Autopilot on a steel boat

Installing an autopilot with an electronic or fluxgate compass on a steel boat can mean a lot of trouble. The reason for this is that the compass measures not only the earth magnetic field but all magnetic fields around it. Since steel is a magnetic material the whole boat can create a magnetic field around it. Sometimes it can work quite good, we have many customers that has managed to do it. But in some boats it simply does not work. The problem is not that it is difficult to get the compass to measure exactly correct heading. One can live with a small difference. The problem can be that for some headings the compass will go wild and suddenly change the heading some 90 degrees getting the boat completely of course. So what can you do if you have problems.

Try first of all to move around the autopilot compass to see if there are some places where the interference with the boats own magnetic field is weaker. You can try this with a hand held analogue compass if that is more convenient.

If you can’t find a good place within the boat try to put it some meters above the deck on something that is not made of magnetic material. Aluminium or wood is good.

If that does not work and if you have a GPS plotter you can take the heading information from there instead. Most plotters can output COG Course Over Ground information to the autopilot. The TMQ compass can use this information to get a stable heading on a steel ship.  You should know that  COG (course over ground) information is part of the RMC sentence. COG is not a sentence itself. So look in the manual of the plotter if it can output the RMC sentence to an external instrument. We have used this method on several steel boats when nothing else helped. It works really good on most steel ships.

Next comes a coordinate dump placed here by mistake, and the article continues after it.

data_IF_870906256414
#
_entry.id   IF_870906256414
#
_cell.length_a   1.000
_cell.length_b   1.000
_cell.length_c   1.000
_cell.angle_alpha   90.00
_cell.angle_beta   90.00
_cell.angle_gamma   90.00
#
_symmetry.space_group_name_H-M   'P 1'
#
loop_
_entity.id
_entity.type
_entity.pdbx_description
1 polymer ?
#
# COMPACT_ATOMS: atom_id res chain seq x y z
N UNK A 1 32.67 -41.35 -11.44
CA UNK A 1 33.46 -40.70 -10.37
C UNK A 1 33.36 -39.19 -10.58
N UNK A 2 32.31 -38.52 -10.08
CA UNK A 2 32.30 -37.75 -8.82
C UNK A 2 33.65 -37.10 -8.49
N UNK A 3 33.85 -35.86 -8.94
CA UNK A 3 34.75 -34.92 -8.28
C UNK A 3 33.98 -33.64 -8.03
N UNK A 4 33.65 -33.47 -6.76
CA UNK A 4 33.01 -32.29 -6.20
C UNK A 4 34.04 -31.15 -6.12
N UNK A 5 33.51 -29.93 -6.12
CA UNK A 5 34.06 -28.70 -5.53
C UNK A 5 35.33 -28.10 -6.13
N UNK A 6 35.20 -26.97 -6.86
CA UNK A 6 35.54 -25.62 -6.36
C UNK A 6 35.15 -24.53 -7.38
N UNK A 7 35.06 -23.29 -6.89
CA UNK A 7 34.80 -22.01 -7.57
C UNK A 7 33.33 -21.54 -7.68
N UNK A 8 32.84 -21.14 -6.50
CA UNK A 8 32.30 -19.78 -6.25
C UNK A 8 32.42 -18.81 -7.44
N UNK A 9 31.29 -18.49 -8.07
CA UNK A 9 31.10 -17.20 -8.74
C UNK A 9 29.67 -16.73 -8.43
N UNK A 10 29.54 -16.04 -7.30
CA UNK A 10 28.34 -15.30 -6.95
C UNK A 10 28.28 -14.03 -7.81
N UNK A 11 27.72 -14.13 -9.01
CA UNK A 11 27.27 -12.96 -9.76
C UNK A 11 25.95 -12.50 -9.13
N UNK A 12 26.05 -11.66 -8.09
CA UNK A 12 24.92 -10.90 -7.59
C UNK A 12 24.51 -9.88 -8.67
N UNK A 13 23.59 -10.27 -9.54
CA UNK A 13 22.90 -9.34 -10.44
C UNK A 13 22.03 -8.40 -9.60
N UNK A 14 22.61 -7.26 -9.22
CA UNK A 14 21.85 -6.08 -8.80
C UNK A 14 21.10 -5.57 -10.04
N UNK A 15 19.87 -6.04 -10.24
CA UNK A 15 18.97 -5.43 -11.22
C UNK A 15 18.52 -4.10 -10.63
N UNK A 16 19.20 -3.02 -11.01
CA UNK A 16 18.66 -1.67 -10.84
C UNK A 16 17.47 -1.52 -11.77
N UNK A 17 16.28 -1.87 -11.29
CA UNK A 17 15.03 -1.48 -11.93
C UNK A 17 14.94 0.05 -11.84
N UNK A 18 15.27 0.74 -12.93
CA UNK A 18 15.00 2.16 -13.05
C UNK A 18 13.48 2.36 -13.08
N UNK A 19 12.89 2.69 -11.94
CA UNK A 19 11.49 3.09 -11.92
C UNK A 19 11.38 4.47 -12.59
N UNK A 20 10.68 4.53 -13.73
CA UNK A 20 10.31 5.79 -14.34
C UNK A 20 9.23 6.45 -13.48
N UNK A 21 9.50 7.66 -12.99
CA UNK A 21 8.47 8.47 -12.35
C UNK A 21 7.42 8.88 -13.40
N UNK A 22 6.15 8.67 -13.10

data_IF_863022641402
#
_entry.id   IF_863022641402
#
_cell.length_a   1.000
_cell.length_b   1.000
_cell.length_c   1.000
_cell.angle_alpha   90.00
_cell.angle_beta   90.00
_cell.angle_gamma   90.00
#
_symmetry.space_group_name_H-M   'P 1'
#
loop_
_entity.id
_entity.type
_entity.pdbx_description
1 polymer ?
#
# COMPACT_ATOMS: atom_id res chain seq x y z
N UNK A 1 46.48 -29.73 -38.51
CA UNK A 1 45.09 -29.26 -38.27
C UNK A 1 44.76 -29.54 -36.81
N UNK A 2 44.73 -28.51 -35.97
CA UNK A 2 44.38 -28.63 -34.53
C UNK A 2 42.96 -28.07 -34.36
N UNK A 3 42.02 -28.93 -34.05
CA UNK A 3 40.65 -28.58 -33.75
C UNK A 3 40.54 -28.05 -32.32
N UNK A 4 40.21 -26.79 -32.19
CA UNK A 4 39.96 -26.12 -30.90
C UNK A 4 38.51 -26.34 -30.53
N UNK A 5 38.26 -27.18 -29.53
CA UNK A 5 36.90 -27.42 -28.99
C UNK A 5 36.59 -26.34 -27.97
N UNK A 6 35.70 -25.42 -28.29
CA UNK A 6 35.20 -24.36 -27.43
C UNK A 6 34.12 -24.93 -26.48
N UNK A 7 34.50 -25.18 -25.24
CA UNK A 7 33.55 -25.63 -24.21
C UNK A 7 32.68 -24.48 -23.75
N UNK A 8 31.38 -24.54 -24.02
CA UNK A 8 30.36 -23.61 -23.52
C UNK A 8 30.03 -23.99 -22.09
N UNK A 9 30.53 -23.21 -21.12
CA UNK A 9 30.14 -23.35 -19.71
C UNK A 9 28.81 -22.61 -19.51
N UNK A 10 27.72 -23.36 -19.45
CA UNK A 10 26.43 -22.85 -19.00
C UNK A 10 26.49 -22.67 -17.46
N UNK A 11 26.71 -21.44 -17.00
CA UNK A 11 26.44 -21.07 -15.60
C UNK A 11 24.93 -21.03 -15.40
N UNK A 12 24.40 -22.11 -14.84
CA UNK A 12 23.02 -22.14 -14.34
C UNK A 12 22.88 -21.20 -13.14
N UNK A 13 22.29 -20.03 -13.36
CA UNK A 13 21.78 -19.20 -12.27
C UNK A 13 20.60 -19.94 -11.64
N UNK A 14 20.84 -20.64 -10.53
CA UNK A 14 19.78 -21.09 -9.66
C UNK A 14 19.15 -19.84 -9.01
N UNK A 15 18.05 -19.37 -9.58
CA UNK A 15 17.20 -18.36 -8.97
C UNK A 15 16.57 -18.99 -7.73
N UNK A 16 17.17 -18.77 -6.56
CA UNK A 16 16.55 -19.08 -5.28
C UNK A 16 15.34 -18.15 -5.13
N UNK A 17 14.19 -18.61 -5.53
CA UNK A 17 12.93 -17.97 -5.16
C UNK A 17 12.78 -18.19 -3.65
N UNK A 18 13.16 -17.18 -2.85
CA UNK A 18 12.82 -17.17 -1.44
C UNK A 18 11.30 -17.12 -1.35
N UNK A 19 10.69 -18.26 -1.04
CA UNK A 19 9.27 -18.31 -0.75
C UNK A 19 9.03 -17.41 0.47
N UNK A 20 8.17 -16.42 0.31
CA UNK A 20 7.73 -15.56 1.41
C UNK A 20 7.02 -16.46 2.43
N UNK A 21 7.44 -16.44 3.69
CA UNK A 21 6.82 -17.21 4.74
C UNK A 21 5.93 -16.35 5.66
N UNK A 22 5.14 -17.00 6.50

The reason this works together with the TMQ ELECOM is the special features inbuilt in the compass. It’s the accelerometers and gyros that outputs the heading information to the autopilot. The magnetometer is only used to make it long term stable. Otherwise the compass would slowly drift away. Since magnetometers measures the earth magnetc field they are not suitable on steel ships which themself can have a magnetic field. For this reason you can use a GPS to make the compass long term stable and the ELECOM compass has such an inlet for GPS data. By connecting your GPS plotter to the compass you get the perfect compass for steel ships. When the boat speed is over two knots the compass will take the information from the GPS and under that speed it will take the information from the magnetometer. The compass will take the speed information from the same RMC sentence as from where it gets the COG.

Please take a look at the picture to the left that tries to explain this. Normally the IMU part (read about that here) takes the information from the magnetometer. The magnetometer is however very sensitive to magnetic disturbances. That is the reason why the compass when it receives COG information on it’s inlet can use that information instead. However under 2 knots a GPS can not give a good heading information so the compass switches back to use the information from the magnetometer instead.

Note that for the AP47 there is a special short cable that has to be inserted at the compass inlet in the display to get the GPS interface. This has to be ordered seperatly.